Route 66 (PlayStation Minis)—Review Get Your Hidden Object Kicks

After two puzzlers, D-Cube Planet and Circles, both of which played well but weren’t exactly visually stunning, Indian developer GameShastra has proved its versatility with Route 66, a minis version of the hidden objects game that has been kicking around on the web for the past couple of months as a download for PC and Mac.

If you’re not familiar with the genre, hidden object games (or HOGs!) are a hugely popular casual gaming phenomenon on the web, and while not spectacular, Route 66 certainly seems like a very absorbing introduction to the genre.

Being a huge fan of old-school point-and-click games, I really like the basic structure of the gameplay which involves looking for hidden objects within a scene, but without the added stress of having to find ingenious ways to use said object to solve an obscure puzzle!

Don’t make the mistake I did of looking for the objects in logical places though, as they could be anywhere! You can expect to see such trippy things as a giant clothes peg disguised as a table leg, a gnome hidden on a motorbike wheel spoke, and a giant muffin hidden in tree bark!

The objects that you have to find are all listed at the bottom of the screen. If you don’t manage to find them all within the time limit, you’ll have an entirely new list of objects to search for when you retry the level.

The controls couldn’t be simpler. Use the analog stick to scroll around the scene, the directional buttons to move the cursor, and X to select an object. Don’t think you can get away with just pressing X repeatedly until you find the right object though, as you’ll be penalised for too many wrong clicks!

If you find yourself really stuck looking for a particular object, you can press O to reveal the general location of one object. Use these very sparingly though, because from what I can see you only get five such hints in the entire game!

As with most HOGs, Route 66 has an elaborate storyline linking the scenes, in this case you’re following the adventures of biker chick “Mad” Madeleine Mayflower who’s taking a road trip along the iconic Route 66 highway in America, accompanied by her grandfather, Muddy.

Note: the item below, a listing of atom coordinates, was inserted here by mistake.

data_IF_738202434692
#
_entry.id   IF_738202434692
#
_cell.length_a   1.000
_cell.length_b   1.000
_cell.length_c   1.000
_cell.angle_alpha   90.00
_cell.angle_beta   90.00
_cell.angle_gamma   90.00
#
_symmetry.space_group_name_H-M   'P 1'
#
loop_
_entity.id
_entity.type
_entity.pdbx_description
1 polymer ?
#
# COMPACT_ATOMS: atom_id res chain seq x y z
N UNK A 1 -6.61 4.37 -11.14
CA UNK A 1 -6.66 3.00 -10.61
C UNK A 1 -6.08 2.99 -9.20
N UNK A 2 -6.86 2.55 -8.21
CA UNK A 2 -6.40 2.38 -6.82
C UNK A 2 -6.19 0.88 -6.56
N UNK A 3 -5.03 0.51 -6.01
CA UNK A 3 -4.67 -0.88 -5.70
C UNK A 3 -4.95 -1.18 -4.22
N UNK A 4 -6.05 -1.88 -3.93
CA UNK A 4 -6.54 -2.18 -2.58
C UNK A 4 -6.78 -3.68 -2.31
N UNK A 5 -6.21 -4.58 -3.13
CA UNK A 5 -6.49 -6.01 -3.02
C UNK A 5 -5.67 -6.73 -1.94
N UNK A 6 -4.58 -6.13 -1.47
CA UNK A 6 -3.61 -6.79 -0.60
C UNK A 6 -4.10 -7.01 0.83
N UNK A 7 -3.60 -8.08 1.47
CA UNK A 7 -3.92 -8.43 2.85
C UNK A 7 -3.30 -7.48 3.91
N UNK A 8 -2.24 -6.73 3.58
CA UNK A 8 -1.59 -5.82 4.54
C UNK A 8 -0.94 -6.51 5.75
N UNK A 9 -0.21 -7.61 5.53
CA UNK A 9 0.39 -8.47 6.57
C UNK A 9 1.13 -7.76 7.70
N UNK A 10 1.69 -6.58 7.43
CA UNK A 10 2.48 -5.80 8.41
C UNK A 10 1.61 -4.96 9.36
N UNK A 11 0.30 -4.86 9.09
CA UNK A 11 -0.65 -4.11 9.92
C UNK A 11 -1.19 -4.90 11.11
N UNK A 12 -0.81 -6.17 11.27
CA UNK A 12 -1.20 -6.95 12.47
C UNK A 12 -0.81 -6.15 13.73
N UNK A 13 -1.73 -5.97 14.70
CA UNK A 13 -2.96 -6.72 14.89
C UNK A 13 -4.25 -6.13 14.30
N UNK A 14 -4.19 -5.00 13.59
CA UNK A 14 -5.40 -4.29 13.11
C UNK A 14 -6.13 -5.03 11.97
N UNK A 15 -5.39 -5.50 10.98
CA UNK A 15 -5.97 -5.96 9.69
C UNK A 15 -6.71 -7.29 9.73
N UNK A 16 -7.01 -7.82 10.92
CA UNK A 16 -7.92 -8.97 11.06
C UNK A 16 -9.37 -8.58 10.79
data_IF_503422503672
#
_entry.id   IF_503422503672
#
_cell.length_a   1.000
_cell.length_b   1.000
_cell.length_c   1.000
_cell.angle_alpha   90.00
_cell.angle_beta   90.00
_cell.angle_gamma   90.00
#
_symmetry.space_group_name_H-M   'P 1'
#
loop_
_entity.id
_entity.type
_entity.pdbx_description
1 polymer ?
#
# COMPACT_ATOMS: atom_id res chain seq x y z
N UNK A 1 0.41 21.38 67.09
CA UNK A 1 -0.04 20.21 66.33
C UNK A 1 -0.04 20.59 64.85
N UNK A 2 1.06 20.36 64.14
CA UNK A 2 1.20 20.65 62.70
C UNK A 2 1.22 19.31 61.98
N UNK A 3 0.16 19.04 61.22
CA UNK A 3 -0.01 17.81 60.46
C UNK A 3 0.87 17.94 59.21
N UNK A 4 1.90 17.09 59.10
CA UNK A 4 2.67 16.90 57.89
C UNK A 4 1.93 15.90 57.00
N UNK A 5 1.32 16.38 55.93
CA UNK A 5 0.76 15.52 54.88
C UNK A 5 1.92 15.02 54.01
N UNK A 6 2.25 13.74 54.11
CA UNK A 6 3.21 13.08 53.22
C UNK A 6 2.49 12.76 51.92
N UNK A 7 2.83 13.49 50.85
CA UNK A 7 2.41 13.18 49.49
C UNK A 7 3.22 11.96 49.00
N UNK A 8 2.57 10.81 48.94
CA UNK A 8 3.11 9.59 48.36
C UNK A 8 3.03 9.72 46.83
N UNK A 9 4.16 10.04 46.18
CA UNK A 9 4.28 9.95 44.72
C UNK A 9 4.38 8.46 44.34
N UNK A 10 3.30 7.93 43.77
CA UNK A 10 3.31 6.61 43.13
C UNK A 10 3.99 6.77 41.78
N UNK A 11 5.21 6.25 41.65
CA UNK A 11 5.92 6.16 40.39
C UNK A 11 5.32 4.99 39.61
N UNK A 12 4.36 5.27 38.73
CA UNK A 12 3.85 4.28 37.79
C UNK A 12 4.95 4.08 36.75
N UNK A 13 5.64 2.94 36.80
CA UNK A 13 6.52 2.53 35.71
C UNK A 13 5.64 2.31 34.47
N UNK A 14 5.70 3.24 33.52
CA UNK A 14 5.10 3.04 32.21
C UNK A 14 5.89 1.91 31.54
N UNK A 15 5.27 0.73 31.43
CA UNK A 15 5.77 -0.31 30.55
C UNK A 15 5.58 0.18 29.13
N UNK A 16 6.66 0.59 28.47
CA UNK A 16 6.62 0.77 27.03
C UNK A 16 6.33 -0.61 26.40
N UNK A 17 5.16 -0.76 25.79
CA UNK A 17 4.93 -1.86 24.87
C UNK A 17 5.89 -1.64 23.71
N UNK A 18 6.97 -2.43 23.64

The iconic Route 66 runs from Santa Monica, California, all the way up to Chicago Illinois, and each of the destinations is marked on the map as you pass through Arizona, New Mexico, Texas, and so on, adding to the feeling of embarking on an adventure.

The scenes in which the objects are hidden are real life landmarks and tourist attractions that you’d expect to find along Route 66, such as famous diners, old hotels, ghost towns, and the very cool Amarillo Cadillac Ranch.

Before each new scene you’re presented with some historical and geographical facts about your next location, adding to the overall sense of being on an interesting journey.

One slight disappointment is the fact that the mini-games included in the PC and Mac versions of Route 66 appear to have been dropped. I’ve played over half the game and haven’t found any yet, so I’m sure they’re gone. I guess they couldn’t fit everything in, but it seems a shame as it would have added to the longevity and variety of the gameplay.

Another glaring omission is the lack of a leaderboard. You play the game to earn points, but with no leaderboard, earning points seems, um, pointless! It’s not a huge deal, just something that would have made the game even better.

I realise these hidden object games are ten-a-penny on the web, and there’s nothing that spectacular here in terms of the storyline, but the inventive ways in which the objects are hidden, and the beautifully illustrated locations all help to make Route 66 a very absorbing gaming experience.

I’m not sure that you’ll want to make a return trip once you’ve visited all the locations and found all the objects, especially without the mini-games, but Route 66 is still a fun ride while it lasts.

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